Theistic evolution is still part of catechism, not science IMHO.
0 Replies
 
rosborne979
 
  1  
Reply Sun 5 Jul, 2009 06:18 am
@ebrown p,
ebrown p wrote:

I am arguing that neither music nor religion has been a major historical factor in war.

Wars are about land, resources and cultural clashes.

Cultural clashes often based on religious differences.
ebrown p
 
  1  
Reply Sun 5 Jul, 2009 07:20 am
@fresco,
Quote:
...so you reject the Harris argument about the religious promise of "an afterlife" being a perniciously precipitative factor in the devaluation of "this life" ?


Of course. This is a ridiculous argument.

First, the word "pernicious" implies that the "devaluation" of "this life" is a bad thing. Any valuation of life can only be compared in a social context-- science doesn't value life (or at least nature tolerates death pretty well as long as reproduction happens-- and you can't argue this without explaining baby turtles).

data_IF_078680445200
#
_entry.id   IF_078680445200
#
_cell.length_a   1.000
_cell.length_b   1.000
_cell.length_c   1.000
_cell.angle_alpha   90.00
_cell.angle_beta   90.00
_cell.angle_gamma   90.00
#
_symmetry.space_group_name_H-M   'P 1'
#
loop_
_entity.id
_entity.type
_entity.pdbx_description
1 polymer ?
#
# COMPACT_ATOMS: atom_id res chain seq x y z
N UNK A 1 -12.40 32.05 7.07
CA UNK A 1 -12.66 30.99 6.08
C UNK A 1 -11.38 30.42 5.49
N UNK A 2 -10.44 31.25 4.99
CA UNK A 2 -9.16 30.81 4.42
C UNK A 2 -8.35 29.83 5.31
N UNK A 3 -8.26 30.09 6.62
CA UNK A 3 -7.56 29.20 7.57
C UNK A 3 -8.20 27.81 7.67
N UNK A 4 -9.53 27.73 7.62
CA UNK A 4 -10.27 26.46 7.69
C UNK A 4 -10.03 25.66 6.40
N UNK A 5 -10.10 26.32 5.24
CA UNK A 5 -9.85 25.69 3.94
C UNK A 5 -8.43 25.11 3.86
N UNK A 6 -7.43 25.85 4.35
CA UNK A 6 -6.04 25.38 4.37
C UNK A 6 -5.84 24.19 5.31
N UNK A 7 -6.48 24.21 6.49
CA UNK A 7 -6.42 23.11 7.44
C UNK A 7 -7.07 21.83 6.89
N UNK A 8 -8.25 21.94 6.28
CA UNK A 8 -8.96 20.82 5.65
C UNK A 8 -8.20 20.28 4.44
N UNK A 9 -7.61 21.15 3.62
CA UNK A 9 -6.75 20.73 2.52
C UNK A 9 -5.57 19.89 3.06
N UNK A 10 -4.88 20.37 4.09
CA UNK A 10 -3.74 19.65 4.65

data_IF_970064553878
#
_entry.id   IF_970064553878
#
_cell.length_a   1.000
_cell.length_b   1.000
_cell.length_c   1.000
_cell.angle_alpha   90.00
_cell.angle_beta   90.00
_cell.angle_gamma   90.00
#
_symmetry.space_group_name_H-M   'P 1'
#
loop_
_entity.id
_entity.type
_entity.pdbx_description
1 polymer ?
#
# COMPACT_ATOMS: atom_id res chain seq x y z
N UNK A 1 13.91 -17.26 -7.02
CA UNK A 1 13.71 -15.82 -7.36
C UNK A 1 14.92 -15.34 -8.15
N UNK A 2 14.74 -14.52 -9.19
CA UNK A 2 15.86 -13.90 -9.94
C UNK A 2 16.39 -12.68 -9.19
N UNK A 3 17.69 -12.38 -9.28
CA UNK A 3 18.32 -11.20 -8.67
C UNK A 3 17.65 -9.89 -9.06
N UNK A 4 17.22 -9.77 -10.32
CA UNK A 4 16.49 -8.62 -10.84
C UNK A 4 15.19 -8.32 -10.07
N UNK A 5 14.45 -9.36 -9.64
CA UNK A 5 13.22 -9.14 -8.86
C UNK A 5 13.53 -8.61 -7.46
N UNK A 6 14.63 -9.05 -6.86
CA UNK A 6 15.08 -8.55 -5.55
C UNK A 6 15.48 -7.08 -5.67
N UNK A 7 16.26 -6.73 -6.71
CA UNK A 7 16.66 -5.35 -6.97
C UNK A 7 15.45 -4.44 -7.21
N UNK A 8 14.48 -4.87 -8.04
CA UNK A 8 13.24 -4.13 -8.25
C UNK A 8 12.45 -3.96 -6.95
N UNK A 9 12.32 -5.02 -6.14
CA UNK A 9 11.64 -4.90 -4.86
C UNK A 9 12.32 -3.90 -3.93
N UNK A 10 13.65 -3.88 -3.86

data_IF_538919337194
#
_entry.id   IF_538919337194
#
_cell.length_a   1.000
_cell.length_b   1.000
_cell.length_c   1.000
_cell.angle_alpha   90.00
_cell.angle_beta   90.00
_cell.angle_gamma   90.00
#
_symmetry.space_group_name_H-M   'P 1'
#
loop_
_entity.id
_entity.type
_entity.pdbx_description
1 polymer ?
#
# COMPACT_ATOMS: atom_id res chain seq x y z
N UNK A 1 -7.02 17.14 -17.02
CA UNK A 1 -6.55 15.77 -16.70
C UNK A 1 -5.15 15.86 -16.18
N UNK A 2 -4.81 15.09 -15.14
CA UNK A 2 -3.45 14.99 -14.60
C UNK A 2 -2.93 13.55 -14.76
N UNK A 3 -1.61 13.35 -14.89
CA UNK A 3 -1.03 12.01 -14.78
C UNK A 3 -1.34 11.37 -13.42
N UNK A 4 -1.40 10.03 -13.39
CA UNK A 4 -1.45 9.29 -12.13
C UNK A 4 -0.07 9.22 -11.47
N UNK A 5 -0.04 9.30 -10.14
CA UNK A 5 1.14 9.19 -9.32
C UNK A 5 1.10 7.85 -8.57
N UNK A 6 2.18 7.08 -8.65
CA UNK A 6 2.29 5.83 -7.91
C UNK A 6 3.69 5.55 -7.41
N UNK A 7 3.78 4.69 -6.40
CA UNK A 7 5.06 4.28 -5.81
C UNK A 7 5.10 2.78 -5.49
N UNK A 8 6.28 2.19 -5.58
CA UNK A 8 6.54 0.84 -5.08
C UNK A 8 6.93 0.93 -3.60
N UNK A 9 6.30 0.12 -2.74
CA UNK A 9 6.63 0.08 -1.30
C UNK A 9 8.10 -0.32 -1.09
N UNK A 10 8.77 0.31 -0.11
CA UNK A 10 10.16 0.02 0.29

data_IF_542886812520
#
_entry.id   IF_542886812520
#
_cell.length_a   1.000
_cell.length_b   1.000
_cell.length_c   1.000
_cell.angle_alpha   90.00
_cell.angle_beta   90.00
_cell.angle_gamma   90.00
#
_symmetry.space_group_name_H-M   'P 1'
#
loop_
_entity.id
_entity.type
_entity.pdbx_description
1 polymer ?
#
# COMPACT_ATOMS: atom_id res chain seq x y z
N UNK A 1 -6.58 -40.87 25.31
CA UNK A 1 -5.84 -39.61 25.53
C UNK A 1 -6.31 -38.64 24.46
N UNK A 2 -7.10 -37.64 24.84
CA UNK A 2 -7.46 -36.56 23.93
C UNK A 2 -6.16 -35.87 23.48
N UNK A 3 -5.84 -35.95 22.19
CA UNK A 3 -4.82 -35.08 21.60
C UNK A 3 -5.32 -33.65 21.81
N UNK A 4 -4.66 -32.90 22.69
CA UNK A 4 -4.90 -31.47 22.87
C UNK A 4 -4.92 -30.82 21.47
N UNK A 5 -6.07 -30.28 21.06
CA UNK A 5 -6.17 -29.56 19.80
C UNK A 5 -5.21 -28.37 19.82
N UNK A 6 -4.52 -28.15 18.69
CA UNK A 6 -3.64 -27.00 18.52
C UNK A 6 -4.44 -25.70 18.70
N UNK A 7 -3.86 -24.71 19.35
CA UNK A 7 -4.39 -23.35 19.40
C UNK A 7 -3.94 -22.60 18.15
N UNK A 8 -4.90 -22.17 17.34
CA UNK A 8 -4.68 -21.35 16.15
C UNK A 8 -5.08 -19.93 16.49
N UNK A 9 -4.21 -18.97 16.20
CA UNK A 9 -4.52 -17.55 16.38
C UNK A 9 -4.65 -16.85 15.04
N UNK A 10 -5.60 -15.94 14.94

But the practical problem with this argument would say that more religious societies would "value life" more than others. You would need a quantitative way to determine religiosity and "valuing life".... but the way that Stalin valued life seems to go against your thesis.
ebrown p
 
  1  
Reply Sun 5 Jul, 2009 07:28 am
@rosborne979,
Last night, my daughter and I went to see fireworks celebrating the the residents of our city who 233 years ago started an armed Revolution.

There are Christians in my family who believe that this was a religious act... that their intention was to set up a society based on the precepts of Christianity. I have always felt the argument this war was based on religion was kind of silly.

I will find it funny if Atheist fundamentalists agree with the Christian fundamentalists.

((If this isn't a good war... we can talk about any of the recent wars. Iraq, WWII, Civil War; take your pick.))

0 Replies
 
fresco
 
  1  
Reply Sun 5 Jul, 2009 07:53 am
@ebrown p,